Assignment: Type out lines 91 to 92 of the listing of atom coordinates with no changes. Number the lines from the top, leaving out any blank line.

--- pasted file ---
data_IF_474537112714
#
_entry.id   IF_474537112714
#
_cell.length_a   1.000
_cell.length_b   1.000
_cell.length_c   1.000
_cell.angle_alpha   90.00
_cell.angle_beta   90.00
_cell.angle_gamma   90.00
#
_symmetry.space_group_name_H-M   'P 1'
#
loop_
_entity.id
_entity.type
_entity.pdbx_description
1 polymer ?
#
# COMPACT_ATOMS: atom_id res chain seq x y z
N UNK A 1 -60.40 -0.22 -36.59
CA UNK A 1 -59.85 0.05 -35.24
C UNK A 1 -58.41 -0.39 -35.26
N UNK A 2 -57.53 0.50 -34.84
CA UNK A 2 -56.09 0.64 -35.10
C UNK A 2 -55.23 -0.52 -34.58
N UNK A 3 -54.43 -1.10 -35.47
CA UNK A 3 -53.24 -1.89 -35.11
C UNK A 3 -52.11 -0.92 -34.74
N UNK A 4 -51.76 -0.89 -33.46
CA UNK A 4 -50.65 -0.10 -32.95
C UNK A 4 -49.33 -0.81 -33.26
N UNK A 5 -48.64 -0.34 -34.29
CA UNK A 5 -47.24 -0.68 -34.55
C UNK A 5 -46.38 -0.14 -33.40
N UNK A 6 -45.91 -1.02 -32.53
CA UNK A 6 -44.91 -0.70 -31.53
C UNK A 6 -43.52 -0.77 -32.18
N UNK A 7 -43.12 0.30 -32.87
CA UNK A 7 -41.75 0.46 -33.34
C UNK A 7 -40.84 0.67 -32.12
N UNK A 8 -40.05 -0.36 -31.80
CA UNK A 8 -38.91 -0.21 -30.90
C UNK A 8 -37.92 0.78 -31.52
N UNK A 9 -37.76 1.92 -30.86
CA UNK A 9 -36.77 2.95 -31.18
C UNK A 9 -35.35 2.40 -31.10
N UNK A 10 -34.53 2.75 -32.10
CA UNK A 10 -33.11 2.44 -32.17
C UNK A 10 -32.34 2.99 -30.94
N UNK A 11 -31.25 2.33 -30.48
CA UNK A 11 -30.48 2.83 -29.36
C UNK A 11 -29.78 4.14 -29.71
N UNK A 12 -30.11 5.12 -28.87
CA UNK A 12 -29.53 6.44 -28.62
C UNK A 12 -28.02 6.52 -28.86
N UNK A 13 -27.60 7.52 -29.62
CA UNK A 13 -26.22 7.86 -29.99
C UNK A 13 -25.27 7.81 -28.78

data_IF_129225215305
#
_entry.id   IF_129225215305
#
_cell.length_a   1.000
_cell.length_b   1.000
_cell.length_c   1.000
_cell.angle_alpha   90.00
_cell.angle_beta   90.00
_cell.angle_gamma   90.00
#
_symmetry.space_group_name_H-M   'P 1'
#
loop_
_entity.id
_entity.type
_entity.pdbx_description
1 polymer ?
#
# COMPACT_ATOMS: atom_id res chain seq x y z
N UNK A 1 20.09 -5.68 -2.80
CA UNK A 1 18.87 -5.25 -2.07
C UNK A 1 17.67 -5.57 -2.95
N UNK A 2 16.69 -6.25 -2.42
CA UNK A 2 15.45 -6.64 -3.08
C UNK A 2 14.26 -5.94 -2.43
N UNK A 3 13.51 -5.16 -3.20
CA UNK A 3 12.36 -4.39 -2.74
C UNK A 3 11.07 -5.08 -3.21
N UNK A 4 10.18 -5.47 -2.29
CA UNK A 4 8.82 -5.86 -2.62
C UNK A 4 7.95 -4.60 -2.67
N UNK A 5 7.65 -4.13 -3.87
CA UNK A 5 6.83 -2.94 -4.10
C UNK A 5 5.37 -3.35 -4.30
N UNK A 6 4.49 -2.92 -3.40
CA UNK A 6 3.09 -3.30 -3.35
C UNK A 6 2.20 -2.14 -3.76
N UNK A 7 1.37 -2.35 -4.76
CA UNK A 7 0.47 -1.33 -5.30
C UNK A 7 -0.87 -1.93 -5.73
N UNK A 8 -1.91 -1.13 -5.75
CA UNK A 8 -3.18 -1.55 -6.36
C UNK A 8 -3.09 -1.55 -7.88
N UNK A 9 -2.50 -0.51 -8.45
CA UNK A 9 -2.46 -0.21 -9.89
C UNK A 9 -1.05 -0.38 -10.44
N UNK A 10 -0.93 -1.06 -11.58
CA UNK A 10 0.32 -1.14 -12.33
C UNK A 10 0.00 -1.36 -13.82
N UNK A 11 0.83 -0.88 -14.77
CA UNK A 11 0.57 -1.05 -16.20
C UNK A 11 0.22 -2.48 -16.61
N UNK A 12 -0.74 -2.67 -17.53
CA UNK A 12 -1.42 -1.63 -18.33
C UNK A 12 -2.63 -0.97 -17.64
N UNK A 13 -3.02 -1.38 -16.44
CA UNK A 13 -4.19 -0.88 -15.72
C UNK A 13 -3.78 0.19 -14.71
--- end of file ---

C UNK A 4 7.95 -4.60 -2.67
N UNK A 5 7.65 -4.13 -3.87